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Canada's Parliamentary Cats Disbanded

For many years cats hunted mice through the halls of Parliament in Canada. In the mid-1950s the pest control program shifted from the use of cats to the use of chemicals. Since that time the stray cat population has Thumbelina, One of the Parliamentary Cats (Public Domain Photo)Thumbelina, One of the Parliamentary Cats (Public Domain Photo)remained a venerable and popular institution on Parliament Hill, complete with its own care organization that was completely funded by private donations. The organization closed this month with the adoption of the last four feline residents.

Initially the cats were expected to disperse on their own, but they remained close to what was now their ancestral home. In the 1970s volunteers began caring for the near-feral population.

The stray population around Parliament Hill in Ottawa, Ontartio, Canada, once numbered as many as 30 stray cats, a population lParliamentary Hill Cat Shelter, Ottawa, Ontario, Canada (Photo by Montrealais/Creative Commons via Wikimedia)Parliamentary Hill Cat Shelter, Ottawa, Ontario, Canada (Photo by Montrealais/Creative Commons via Wikimedia)argely descended from the original mousers. In the mid-1980s a wooden shelter was built to protect the felines from the winter cold. Over the years squirrels, raccoons, ground hogs, and other small animals also benefited from the operation intended for the cats. Alta Vista Animal Hospital has provided medical care and Purina has helped provide food for the cats. Routine spaying and neutering of the cats had reduced the number of litters being born to the cats with the last litter having been born about 15 years ago. The population was down to just four cats. Volunteers adopted the last four cats this month, leading to the closure of the popular institution.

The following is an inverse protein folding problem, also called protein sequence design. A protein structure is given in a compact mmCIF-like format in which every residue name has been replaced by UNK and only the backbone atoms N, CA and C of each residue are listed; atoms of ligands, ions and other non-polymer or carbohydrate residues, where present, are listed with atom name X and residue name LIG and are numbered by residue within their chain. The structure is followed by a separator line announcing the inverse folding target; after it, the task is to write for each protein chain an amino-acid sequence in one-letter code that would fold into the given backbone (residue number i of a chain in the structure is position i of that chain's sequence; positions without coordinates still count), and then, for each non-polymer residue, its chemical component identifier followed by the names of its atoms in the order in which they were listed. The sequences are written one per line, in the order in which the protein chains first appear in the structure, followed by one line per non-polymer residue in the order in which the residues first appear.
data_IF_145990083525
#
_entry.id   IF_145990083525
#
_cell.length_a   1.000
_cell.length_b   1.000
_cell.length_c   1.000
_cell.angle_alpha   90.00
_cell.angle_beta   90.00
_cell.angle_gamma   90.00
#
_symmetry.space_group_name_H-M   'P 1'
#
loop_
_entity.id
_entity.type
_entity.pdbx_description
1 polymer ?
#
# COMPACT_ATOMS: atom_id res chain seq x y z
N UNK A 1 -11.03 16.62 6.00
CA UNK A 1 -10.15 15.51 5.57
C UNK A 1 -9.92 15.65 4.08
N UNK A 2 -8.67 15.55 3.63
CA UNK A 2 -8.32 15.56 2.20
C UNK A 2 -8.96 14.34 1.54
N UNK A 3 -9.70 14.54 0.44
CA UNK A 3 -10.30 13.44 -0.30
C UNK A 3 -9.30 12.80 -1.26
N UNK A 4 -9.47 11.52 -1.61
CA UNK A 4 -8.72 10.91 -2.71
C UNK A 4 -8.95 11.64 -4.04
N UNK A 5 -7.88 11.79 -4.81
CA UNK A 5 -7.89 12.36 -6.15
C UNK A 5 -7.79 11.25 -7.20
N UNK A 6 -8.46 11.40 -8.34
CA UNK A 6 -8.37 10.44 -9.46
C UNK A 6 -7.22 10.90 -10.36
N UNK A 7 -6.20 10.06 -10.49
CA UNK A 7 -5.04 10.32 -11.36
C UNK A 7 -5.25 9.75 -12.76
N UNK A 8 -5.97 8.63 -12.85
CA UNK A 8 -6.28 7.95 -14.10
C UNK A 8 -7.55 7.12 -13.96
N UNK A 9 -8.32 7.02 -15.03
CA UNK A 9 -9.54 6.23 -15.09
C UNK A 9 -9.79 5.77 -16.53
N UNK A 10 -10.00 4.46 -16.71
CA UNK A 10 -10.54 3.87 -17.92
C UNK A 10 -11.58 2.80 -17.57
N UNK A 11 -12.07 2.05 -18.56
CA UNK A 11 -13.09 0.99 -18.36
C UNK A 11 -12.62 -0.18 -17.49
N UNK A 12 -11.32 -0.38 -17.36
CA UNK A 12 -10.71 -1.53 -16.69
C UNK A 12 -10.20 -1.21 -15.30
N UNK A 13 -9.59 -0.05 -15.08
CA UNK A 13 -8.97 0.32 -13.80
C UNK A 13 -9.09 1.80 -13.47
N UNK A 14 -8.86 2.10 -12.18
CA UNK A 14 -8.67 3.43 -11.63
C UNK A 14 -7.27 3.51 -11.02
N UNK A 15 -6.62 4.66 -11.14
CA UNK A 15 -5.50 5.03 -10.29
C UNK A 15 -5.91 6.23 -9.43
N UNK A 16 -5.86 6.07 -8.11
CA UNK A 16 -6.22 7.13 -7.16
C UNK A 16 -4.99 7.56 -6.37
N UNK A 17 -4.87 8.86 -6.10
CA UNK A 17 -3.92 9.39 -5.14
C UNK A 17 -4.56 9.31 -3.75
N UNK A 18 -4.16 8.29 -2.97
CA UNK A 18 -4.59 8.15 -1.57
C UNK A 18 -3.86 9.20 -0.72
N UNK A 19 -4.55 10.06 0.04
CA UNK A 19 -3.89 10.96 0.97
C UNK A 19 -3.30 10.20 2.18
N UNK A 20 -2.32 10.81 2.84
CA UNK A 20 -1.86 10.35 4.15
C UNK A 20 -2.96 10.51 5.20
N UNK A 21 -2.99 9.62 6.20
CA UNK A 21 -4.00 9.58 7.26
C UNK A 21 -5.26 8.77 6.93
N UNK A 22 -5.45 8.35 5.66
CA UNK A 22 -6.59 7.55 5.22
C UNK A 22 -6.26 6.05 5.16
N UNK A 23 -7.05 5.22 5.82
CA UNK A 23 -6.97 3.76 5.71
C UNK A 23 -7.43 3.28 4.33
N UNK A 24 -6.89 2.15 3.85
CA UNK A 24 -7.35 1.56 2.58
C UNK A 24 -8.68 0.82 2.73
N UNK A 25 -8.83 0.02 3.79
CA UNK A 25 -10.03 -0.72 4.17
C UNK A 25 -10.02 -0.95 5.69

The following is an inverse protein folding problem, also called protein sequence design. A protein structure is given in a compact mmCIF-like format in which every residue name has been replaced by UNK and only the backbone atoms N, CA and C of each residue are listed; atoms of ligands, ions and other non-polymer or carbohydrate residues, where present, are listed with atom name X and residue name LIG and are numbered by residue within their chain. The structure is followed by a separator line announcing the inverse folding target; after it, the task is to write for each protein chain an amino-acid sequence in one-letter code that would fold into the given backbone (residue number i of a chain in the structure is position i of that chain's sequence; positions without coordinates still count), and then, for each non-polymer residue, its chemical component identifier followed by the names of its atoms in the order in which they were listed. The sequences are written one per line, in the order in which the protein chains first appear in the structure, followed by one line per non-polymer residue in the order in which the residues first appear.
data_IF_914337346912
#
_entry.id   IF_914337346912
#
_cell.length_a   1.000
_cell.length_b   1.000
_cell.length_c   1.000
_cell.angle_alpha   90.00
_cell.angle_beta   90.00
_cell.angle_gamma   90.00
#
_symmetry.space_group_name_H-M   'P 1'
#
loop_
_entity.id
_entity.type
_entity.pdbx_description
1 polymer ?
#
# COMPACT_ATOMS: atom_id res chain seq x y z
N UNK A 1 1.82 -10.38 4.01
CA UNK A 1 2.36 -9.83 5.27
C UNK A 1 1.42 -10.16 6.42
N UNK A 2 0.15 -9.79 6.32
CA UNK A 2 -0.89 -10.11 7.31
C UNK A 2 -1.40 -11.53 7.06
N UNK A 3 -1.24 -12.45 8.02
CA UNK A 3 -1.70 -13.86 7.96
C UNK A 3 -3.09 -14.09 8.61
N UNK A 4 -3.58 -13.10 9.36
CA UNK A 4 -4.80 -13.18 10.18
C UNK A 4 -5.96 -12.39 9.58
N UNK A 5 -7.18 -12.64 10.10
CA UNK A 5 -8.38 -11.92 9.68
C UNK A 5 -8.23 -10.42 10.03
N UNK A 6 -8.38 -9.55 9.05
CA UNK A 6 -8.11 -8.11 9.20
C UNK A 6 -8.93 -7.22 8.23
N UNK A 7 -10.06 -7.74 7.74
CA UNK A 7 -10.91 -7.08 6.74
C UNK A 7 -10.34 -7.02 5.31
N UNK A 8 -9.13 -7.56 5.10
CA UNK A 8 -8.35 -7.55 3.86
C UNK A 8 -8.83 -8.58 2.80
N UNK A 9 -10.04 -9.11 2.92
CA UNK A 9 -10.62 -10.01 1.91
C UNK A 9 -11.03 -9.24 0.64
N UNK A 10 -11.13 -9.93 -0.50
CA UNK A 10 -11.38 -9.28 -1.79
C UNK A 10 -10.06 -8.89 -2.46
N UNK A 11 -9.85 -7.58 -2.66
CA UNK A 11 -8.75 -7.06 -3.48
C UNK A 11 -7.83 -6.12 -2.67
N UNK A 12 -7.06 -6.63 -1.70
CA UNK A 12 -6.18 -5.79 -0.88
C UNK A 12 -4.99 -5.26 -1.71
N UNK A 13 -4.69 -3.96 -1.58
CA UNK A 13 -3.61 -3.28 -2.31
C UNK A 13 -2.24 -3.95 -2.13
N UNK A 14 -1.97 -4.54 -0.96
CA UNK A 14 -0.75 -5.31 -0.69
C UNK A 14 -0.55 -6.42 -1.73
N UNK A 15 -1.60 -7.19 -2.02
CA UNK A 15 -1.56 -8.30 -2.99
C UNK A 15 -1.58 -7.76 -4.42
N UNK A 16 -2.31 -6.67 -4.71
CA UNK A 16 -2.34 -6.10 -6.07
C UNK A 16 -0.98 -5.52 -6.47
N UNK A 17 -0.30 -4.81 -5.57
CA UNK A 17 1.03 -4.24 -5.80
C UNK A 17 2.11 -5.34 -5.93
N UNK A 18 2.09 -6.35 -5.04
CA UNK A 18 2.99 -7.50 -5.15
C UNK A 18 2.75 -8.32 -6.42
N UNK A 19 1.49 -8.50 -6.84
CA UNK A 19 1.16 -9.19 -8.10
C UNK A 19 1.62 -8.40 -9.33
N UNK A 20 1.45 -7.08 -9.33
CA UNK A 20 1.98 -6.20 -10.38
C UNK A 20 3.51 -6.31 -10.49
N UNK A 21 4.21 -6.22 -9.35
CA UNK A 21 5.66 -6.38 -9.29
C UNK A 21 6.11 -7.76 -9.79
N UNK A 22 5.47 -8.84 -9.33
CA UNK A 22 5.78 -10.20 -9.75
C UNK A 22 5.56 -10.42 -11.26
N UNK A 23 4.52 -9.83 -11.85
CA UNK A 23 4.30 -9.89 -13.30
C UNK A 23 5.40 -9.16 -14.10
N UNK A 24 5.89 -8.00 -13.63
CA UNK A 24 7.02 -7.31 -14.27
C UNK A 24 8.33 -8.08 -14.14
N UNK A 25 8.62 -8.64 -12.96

Tourists Visitent Canada's Parliamentary Cats (Public Domain Image)Tourists Visitent Canada's Parliamentary Cats (Public Domain Image)The cats of Parliament Hill once drew crowds of tourists, particularly crowds of cat-loving Japanese who would come to visit the cats each summer.

While it is sad to see old traditions pass away, it is good to know that the need for it has been replaced by responsible pet ownership and care. The legend of the Canadian love of cats will linger for many years to come.

Source: Huffington Post, Wikipedia, Ottowa Citizen

Laurie Kay Olson
Animal News Blogger
PetsLady.com

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